Air Canada
Representative image of an Air Canada plane. Image/Bidgee, CC BY-SA 3.0 AU <>, via Wikimedia Commons

An Indian-origin Canadian woman has accused Air Canada of negligence that led to her 83-year-old father's death during a flight from Delhi to Montreal.

Air Canada reportedly refused to divert the flight when Shanu Pande's father, Harish Pant, had a heart attack on board, seven hours after the aircraft had left Delhi. Pant developed severe medical symptoms: chest pain, back pain, vomiting, loss of bowel control and the inability to stand up.

As soon as this happened, Pande claimed she immediately rushed to get the attention of crew members. When they came back to his seat, Pande said Pant's face had drooped on one side; he had lost control of his bowels and felt extremely weak.

The incident happened in September. Air Canada's Flight AC051 left Delhi shortly after midnight local time. When Pant's symptoms started, the flight was over Europe at that point. When Pant's daughter pleaded with them to make an emergency landing in order to take her father to a hospital, the crew refused to do so and only moved them to the business class where Pant could lay flat.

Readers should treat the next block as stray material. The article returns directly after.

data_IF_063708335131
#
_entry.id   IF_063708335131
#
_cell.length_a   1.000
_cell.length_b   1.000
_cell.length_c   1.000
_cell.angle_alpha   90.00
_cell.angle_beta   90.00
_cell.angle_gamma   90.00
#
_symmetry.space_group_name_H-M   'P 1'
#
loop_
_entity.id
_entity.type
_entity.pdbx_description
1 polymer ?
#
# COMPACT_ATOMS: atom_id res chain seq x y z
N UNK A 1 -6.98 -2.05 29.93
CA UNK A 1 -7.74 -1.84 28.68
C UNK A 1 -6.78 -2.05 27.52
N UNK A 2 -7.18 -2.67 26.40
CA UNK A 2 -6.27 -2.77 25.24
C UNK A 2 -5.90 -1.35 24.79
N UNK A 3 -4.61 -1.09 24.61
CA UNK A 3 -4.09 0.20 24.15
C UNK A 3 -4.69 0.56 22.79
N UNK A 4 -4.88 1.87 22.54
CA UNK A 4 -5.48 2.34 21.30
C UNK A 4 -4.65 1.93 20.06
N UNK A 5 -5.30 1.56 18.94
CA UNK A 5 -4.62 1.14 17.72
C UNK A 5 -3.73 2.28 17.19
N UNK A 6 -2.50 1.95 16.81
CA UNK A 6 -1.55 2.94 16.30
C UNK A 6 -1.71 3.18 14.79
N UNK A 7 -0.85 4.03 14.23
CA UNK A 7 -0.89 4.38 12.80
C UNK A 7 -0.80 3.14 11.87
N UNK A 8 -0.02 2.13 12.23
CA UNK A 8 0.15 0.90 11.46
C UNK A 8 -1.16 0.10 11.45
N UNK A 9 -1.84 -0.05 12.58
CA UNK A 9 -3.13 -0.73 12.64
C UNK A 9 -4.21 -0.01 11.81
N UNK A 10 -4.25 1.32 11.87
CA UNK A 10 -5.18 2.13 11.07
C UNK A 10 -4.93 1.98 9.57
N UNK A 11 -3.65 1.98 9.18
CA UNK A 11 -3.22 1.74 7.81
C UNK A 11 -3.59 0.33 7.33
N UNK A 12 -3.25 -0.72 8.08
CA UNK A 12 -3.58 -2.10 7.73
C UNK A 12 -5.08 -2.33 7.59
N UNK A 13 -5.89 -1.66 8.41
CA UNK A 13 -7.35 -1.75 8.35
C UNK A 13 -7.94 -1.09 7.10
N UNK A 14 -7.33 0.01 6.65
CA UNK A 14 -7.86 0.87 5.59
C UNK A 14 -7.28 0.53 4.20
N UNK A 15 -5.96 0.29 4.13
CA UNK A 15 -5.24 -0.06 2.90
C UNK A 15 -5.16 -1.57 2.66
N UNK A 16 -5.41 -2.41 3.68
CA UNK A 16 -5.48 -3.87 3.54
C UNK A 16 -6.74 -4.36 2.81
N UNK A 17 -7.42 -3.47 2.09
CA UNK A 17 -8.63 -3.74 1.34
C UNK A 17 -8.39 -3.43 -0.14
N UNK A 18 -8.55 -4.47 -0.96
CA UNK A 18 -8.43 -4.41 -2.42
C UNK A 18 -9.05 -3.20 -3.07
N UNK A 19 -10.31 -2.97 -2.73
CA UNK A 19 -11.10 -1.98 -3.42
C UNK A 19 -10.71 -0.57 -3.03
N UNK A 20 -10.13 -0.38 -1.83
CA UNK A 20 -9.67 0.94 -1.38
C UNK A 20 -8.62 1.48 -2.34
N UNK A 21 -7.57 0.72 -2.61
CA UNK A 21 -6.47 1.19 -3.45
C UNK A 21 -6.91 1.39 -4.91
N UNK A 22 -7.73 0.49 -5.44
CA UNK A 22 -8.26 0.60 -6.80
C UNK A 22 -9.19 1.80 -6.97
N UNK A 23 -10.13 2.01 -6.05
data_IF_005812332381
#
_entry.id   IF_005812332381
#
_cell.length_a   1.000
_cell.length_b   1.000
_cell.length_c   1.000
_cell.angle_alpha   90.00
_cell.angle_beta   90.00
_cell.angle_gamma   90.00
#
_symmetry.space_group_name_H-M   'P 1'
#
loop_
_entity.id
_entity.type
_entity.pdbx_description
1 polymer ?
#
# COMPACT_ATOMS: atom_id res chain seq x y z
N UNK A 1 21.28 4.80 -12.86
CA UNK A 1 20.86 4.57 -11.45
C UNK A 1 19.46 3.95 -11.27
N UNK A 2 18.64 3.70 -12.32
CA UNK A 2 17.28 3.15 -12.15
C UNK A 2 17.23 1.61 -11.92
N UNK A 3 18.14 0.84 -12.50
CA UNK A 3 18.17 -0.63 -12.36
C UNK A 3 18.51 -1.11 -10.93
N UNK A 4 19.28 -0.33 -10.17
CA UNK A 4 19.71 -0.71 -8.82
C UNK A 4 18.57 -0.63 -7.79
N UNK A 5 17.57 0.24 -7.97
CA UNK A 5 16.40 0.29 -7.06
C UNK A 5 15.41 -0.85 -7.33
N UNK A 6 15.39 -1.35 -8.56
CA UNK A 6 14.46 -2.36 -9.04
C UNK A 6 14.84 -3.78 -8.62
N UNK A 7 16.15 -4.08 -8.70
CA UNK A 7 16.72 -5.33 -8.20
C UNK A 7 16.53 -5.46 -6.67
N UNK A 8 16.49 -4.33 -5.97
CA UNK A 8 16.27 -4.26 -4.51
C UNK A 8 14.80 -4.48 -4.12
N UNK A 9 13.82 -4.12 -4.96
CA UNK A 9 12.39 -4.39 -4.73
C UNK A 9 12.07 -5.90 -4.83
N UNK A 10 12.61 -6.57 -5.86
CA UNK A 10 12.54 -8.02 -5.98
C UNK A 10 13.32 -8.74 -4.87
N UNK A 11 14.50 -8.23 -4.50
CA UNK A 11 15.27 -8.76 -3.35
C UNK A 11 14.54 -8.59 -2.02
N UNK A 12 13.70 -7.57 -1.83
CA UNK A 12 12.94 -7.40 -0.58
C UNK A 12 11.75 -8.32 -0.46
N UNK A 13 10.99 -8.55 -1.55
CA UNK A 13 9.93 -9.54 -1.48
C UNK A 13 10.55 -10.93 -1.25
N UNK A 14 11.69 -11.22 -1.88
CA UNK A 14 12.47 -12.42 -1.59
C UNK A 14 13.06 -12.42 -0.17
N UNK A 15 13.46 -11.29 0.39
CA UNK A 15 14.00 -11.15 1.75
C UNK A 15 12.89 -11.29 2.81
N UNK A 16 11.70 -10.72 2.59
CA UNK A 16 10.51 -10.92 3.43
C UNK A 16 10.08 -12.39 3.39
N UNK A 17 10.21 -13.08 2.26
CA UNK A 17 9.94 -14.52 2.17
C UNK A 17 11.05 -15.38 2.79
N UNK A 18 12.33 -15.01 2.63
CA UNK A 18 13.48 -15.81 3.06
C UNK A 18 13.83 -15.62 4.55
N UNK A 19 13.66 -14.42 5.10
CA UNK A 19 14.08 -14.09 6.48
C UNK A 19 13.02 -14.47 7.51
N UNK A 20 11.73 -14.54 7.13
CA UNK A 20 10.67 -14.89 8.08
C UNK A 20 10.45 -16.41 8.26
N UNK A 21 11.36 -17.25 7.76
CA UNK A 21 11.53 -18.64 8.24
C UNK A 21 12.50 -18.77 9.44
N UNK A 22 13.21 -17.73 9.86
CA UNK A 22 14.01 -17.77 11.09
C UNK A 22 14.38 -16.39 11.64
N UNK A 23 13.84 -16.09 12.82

Instead, the flight flew for nine more hours. travelling over Ireland, across the Atlantic Ocean and Eastern Canada before touching ground in Montreal. Paramedics were waiting — but Pant died as they worked on him.

"He was deteriorating in front of my eyes," said Pande, whose father was officially pronounced dead at a Montreal hospital from a "presumed infarction".

Speaking in an interview two months after the nightmare flight journey with Air Canada, Pande said her unexplainable grief has now made way to anger. Pande had been looking forward to the trip for years- a flight that would bring her father to Canada from India after he finally obtained permanent residency status.

"He was at the mercy of the pilot and Air Canada people. They were inhumane and callous," she told Go Public.

In an email to Go Public, the airline's spokesperson Peter Fitzpatrick wrote that Air Canada extends its deepest sympathies to Pant's family, but also "categorically rejects any assertions that it was responsible for the customer's death."

The airline's crew "properly followed the procedures" for dealing with onboard medical emergencies, wrote Fitzpatrick.

On the contrary, there have been several flights that made emergency landings in Europe because of a medical issue over the last couple of months. Just earlier this week, a Loganair flight abruptly diverted back to Edinburgh just minutes after take-off after a passenger became unwell.